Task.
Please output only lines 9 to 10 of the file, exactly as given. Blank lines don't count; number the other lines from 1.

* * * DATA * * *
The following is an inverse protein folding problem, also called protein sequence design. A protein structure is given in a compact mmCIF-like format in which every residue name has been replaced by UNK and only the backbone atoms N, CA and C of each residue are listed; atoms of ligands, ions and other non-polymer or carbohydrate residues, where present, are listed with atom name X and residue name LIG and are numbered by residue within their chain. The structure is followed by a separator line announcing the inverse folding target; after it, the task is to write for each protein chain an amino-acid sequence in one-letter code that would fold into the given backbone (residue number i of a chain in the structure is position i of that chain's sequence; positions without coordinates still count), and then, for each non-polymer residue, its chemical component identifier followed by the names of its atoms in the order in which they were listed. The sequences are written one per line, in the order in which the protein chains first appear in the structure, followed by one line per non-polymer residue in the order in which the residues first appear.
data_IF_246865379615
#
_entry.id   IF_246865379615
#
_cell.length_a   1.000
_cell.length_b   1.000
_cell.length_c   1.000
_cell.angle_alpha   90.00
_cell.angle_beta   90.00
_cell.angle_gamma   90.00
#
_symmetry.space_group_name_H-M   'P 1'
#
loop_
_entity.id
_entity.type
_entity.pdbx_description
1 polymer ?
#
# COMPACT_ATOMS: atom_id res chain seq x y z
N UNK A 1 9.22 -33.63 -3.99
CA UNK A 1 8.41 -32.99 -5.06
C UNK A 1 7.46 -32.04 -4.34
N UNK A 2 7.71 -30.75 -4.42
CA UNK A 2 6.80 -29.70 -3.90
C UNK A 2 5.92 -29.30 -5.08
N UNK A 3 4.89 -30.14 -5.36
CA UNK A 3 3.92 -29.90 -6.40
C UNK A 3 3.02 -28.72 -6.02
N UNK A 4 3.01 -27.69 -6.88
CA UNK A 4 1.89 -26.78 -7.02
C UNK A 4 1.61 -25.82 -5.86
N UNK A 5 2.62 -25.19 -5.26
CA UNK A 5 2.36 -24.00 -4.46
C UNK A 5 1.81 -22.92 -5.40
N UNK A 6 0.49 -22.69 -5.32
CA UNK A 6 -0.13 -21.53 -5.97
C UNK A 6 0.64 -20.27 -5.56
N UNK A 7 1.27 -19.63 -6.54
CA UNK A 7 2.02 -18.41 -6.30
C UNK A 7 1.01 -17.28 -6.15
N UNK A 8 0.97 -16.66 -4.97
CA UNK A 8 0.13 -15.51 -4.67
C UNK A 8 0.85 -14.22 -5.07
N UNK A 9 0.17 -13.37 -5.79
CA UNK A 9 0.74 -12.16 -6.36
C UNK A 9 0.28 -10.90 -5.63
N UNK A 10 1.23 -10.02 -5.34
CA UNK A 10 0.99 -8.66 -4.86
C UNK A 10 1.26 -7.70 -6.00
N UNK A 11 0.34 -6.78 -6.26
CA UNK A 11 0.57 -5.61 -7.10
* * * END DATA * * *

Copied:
_cell.angle_alpha   90.00
_cell.angle_beta   90.00